Bigotry masquerading as religious freedom: that, many say, was Indiana's law allowing businesses to turn away customers they find objectionable on religious grounds. Clearly targeting gay people, the law, declared one op-ed writer, invoked religious freedom as a “veil for intolerance.” The New York Times deems the law a “cover for discrimination.” The implication is that religion was a lovely fig leaf concealing ugly malice.
[Conservative Christians are] wrong that law should protect faith-based homophobia. It shouldn’t.
As a churchgoer, it grieves me to say that this lets religion off too easily. It was not a fig leaf but rather the root, the cause of the prejudice behind the law.
It’s true that theology has conservative and liberal schools of thought, with the latter affirming the humanity of all people. But the conservative Christians backing Indiana’s law doubtless are sincere in believing homosexuality a sin, and they can cite Scripture supporting their case. Yet they’re wrong that law should protect faith-based homophobia. It shouldn’t. (And didn’t: Indiana’s leadership, bowing to business protests, hastily scrubbed their statute of its anti-gay potential, while Arkansas's governor walked back a similar law there.)
We're sure to revisit this freedom-versus-rights argument again, which means we must understand why the latter justly trumped the former in this case. The best (if unpersuasive) case for Indiana's law came from the thoughtful Times columnist David Brooks. A conservative supporter of gay marriage, Brooks nonetheless offered two reasons for respecting Indiana's law.
First, “If there is no attempt to balance religious liberty and civil rights, the cause of gay rights will be associated with coercion, not liberation. Some people have lost their jobs for expressing opposition to gay marriage. There are too many stories like the Oregon bakery that may have to pay a $150,000 fine because it preferred not to bake a wedding cake for a same-sex ceremony.”
The problem with this thinking is that we fought this fight before — recently and more than once. Within my 56-year lifetime, some argued that the Bible sanctioned discrimination against African-Americans. Yet the 1964 Civil Rights Act mandated open public accommodations to all races. Meanwhile, Christian Scientists have been convicted for denying their children life-saving medical treatment on religious grounds. For the growing majority of Americans who don’t consider homosexuality wrong, it’s hardly a radical leap to legally curtail religious prejudice against gays, too.
Actually, the fundamentalist anti-gay case collapses under its own hypocrisy. As the late Harvard theologian Peter Gomes wrote, the Hebrew Bible Book of Leviticus does indeed outlaw gay acts. “But,” he added, “it also prohibits eating raw meat, planting two different kinds of seed in the same field and wearing garments with two different kinds of yarn.” Also verboten are tattoos and sexual intercourse during menstruation. Few if any fundamentalists stomp their feet over our failure to codify those restrictions. In the New Testament, St. Paul assails homosexual acts. Gomes argued that that reflected a condemnation of lust in everyone, including straight people. Even if you don’t buy that, Paul, like the author of Leviticus, was a person of his time and place, subject to contemporary mores. It detracts nothing from the spiritual value of either writer to note that mores change.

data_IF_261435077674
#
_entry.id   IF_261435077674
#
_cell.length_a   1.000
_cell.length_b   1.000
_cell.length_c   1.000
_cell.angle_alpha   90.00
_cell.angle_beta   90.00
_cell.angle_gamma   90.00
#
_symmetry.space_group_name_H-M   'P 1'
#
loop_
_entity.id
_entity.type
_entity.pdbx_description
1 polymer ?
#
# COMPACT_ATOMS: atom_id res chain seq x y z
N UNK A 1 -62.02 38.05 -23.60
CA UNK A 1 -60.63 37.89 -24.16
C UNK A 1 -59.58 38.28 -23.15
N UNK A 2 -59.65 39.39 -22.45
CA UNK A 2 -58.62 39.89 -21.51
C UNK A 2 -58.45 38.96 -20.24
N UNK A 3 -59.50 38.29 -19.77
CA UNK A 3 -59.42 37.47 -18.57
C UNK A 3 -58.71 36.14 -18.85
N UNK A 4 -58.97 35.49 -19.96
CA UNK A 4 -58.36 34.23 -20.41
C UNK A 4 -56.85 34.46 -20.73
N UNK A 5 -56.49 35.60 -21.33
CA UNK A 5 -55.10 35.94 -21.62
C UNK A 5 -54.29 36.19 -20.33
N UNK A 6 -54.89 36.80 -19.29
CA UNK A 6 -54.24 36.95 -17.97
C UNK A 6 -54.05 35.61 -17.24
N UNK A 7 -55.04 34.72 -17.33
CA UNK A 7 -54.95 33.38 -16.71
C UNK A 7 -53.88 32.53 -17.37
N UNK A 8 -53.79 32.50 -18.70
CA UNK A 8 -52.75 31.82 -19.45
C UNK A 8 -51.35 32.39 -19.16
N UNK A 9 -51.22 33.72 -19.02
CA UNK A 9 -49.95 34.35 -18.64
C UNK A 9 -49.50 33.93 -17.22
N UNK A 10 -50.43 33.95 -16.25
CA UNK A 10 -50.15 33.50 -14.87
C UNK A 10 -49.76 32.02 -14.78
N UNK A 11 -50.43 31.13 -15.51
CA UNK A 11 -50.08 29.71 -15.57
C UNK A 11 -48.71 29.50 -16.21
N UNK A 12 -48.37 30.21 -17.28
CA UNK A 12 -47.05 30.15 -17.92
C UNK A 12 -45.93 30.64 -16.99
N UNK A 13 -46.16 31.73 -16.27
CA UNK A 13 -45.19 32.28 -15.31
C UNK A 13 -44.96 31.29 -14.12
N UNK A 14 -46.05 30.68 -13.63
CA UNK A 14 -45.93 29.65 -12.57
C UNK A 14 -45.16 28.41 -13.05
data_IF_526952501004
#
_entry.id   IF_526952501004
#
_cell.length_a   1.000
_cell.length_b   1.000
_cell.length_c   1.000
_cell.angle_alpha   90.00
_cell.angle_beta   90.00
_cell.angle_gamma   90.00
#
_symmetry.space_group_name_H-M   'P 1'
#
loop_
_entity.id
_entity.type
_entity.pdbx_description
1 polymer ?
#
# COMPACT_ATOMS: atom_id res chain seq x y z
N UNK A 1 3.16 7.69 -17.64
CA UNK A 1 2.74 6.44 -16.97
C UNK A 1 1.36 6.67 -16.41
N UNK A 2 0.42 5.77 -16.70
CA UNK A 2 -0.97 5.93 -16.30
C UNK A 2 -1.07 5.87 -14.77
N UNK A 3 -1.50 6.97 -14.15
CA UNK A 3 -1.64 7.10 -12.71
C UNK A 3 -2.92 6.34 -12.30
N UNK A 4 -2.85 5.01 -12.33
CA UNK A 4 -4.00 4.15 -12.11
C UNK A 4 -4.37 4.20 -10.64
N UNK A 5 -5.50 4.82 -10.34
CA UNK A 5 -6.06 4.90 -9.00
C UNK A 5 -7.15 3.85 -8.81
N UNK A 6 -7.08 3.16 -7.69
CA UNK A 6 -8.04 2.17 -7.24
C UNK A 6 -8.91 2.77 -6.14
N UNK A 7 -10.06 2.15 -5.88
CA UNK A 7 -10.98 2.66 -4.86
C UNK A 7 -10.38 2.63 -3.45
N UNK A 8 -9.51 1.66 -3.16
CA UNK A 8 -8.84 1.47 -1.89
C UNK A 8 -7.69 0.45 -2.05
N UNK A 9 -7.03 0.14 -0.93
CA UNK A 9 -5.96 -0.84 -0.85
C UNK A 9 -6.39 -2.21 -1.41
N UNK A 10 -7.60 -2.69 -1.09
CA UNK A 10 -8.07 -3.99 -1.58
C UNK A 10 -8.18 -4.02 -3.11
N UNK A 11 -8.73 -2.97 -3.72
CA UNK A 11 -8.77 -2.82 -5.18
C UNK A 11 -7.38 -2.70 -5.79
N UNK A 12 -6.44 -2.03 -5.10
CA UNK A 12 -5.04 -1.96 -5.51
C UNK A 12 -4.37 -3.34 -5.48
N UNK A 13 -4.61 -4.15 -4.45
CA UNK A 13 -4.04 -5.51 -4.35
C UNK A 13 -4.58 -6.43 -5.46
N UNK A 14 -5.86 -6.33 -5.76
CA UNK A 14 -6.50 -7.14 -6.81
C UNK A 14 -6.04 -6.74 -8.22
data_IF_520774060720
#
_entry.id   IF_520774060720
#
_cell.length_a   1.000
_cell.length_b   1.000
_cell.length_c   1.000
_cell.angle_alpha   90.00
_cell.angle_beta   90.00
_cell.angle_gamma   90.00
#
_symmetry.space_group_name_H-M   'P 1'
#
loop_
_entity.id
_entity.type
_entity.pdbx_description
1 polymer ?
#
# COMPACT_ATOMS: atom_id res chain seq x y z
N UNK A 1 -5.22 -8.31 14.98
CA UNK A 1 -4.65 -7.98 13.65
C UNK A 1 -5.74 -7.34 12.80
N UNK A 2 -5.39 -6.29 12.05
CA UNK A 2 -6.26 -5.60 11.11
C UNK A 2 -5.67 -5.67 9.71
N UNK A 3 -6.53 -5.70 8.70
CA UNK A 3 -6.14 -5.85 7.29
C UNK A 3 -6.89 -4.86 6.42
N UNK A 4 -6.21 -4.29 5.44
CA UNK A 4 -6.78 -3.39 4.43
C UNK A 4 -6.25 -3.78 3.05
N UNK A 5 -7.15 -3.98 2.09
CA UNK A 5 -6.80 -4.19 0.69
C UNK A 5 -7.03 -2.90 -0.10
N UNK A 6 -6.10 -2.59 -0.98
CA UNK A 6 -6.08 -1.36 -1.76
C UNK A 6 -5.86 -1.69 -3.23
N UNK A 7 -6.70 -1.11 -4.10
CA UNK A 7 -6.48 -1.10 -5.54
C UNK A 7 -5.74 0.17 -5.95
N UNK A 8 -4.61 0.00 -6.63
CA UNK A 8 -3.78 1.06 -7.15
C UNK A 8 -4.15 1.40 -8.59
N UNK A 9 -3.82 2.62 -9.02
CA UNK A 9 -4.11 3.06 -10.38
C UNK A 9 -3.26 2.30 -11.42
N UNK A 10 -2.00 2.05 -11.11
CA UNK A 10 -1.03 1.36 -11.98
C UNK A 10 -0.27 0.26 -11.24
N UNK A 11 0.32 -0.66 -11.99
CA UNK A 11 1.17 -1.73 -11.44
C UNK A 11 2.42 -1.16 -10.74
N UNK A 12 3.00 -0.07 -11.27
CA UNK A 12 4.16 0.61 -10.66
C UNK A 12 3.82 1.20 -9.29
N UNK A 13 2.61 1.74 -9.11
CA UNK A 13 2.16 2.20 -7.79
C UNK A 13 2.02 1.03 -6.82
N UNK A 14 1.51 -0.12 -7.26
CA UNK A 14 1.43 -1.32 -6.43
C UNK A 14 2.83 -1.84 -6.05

Brooks's second and bigger concern was practical. Epic changes in cultural attitudes, like gay rights, need to evolve organically; imposing them by law only triggers a backlash that would slow down the amazing gains in gay acceptance in recent years. Better for consumers to boycott anti-gay businesses, using the power of the market, than for government to coerce tolerance, he said on PBS's "News Hour."
...the law has long recognized that religious freedom stops at the shoreline of harming or discriminating against others.
History justifies his concern; just ask supporters of legalized abortion if Roe v. Wade imposed the closure on that debate they expected. But experience also teaches that respecting tradition can morph into blind indifference to injustice. Once again, the civil rights movement is instructive. Before the 1963 March on Washington, William F. Buckley offered the brief that Brooks would echo a half-century later: "There actually are true and wise friends of the Negro race who believe that a federal law, artificially deduced from the Commerce Clause of the Constitution or from the 14th Amendment, whose marginal effect will be to instruct small merchants in the Deep South on how they may conduct their business, is no way at all of promoting the kind of understanding which is the basis of progressive and charitable relationships between the races."
To his credit, Buckley recanted years later, conceding that "federal intervention was necessary" to dismantle Jim Crow. Today, it's not Amalgamated Socialists for a Racial Utopia who cowed red-state governors into shielding their gay constituents; it was corporate America, and however mercenary its motive, the businesses' lobbying shows the culture has evolved to where the law should embrace gay rights, as it did with blacks' rights, despite Buckley's misguided musings.
Religious traditionalists still have the right to think, speak, and worship as they wish. That is religious freedom. But the law has long recognized that religious freedom stops at the shoreline of harming or discriminating against others. In this imperfect world, contra David Brooks, more fines on bigoted bakers may be necessary.